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Tech Innovation in the Time of Covid-19

Covid-19 Technology Innovation

Forty-three-year-old Mumtaz works as a domestic help in a group housing society in Faridabad. Since the time Covid-19 hit the economy, her fortunes have seen a complete turnaround. Her salaries have reduced because she can no longer visit the households to clean or cook, and some have discontinued her services altogether because management committees of apartment complexes have disallowed entry of outsiders. 

How could she feed her family of four now that her husband too had lost his job as a daily-wage mason?

Being a migrant to the city, it was not easy for her to claim the government-allotted free ration for people below the poverty line, and, now with her meager savings running low, she really could not afford to buy any food. Seeing her helplessness, the son of one of her employers introduced her to Helping Hand, an app that directs people in need to the nearest shelter home, hunger-relief camp, or rain basera, which are government- or NGO-managed institutions. Mumtaz does not own a smartphone, but her employer does and, with their help, she has been able to secure some food from the locally managed distribution center. 

This is a glowing example of how innovative technology can help those in need as homelessness, starvation and unemployment peak in a locked-down India. 

So What Is Helping Hand?

Launched on Google Play Store by FleetRobo, a brand under Binary Semantics, the app is based on geo-location tagging through which hunger relief centers, temporary relief centers, and rain baseras within a city’s limit are tagged using their latitude and longitude. When you open the app, it asks for location permission, and, based on the device’s current location, nearby help centers light up on the screen. The team has started their work in the Delhi-NCR region but plans to expand to other cities in India soon.

Ashima Chaudhary, Director of Binary Semantics, told Spark.Live in an interview: ‘The current era is of technology, where a smartphone has become a basic need along with food, clothes, and shelter. Our major goal was to reach the daily-wage worker who is not able to earn their livelihood during this period–as they need these relief centers the most. Also, we are running a campaign for smart and educated citizens to pass on information about the nearest help centers to the needy. The app is a social venture, and we are not looking for any commercial benefits from it.’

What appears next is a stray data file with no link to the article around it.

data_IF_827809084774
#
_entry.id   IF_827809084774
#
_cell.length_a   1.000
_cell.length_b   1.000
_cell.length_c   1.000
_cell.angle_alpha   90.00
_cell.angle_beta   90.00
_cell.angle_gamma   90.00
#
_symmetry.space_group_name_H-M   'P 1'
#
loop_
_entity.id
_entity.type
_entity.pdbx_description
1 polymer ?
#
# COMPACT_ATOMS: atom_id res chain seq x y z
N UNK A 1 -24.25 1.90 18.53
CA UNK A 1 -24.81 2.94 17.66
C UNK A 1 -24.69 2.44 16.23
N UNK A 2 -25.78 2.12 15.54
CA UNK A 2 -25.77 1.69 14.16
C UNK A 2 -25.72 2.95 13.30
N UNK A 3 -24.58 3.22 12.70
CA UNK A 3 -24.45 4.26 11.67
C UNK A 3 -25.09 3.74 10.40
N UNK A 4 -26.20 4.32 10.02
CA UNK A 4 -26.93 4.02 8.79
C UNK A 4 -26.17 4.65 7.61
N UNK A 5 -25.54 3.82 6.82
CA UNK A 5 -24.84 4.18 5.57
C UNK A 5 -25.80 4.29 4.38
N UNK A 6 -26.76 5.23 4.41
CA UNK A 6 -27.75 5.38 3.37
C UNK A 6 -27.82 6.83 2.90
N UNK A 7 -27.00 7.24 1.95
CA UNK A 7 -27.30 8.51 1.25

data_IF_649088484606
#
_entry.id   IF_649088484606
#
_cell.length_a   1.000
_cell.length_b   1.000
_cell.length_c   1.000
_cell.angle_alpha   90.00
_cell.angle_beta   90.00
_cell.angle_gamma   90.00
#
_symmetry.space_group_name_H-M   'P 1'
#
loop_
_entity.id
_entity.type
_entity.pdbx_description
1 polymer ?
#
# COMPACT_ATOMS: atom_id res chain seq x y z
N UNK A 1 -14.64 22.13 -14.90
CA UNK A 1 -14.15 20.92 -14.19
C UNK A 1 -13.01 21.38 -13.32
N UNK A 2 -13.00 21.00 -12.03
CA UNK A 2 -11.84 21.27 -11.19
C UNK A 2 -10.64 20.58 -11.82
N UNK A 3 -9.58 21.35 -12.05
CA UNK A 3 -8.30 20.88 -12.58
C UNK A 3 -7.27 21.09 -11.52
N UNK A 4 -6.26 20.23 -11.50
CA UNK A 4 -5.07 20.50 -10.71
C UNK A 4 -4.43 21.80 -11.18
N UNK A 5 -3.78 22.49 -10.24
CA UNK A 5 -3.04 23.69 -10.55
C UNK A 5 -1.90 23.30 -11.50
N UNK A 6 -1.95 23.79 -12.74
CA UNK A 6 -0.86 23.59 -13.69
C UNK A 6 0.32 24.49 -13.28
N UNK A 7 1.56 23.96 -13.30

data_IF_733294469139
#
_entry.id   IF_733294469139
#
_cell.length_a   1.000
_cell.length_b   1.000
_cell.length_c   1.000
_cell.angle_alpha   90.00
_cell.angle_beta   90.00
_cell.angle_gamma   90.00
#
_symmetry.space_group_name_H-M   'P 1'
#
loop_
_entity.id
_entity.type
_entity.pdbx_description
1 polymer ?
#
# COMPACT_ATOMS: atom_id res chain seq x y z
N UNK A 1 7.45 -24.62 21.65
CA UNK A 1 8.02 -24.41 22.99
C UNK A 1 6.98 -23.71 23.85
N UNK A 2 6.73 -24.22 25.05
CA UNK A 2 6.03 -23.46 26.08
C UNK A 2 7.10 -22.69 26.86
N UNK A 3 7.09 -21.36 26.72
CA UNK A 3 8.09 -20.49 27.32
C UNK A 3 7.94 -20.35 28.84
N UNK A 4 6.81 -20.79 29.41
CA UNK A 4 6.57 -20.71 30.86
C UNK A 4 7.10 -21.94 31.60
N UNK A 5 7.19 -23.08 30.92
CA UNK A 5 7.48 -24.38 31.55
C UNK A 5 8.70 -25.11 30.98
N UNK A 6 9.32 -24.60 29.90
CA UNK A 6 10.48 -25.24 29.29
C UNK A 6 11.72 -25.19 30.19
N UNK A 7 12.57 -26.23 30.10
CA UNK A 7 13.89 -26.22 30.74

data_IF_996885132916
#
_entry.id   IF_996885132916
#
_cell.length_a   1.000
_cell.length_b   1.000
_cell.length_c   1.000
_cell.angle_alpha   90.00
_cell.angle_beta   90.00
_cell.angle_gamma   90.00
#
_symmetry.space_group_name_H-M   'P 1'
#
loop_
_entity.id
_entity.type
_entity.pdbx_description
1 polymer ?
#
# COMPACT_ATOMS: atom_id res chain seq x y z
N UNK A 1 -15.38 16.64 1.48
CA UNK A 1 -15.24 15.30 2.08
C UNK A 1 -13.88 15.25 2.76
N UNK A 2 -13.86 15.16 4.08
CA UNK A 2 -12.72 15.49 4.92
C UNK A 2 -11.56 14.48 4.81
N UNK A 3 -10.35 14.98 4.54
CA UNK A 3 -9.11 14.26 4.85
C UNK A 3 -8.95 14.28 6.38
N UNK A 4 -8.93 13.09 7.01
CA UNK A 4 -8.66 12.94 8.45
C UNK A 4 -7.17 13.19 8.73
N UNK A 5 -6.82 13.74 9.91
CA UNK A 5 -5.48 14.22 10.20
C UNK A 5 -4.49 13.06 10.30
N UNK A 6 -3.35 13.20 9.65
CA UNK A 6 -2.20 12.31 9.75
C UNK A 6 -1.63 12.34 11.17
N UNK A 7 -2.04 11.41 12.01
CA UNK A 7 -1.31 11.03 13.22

A section of the app also provides information on the count of Covid-19 positive people in a zone and provides a link to apply for e-passes into the different states of India. 

mHealth by Welltory

Innovation and data-driven technology are not only intervening in immediate stress relief but also helping to build informative databases that can contribute immensely to research on Covid-19 treatment, patient guidelines, and preventive measures. mHealth is such an app by New York-based Welltory, which works as a personal Artificial Intelligence (AI) health lab and lifestyle dashboard. Filipp Romashkin of Welltory tells us: ‘In terms of the study, the app helps collect heartbeat measurements for heart-rate variability analysis–a method  that is used to assess the state of the nervous and immune systems during illness and recovery [from Covid-19].’ 

By mid-May 2020, they had over 250 participants from across the world — patients either recovered or recovering from Covid-19 — and are currently recording 5000 heart rate variability measurements, which is helping with a research carried out by the Harvard Medical School. Their aim is to publish their own findings by June and help researchers from all over the world work with a large data set of people who are sick and would have recovered by the end of July. 

Experts believe that heart rate variability data of patients can provide a unique peek into what a Covid-19-affected body actually goes through. 

The Coronavirus outbreak has thrown open a uniquely difficult situation for a globalized world that is more connected than ever before. You can turn on the TV to find out what’s happening on the ground in Wuhan or Santiago sitting in Bombay or Bangalore. So it would not be an exaggeration to say that the solution for the mass distress can perhaps be discovered in the increased connectedness we have towards each other as people suffering together, and sharing our lives and common experiences through advanced tech. Whether it is sending instant relief to distressed populations, or simultaneously monitoring the heartbeats of thousands of Covid-19 patients all over the globe, innovative tech has come in handy like never before–rising up to an unprecedented challenge posed by an unusual mutating virus and bringing us together in a more profound way than words alone.

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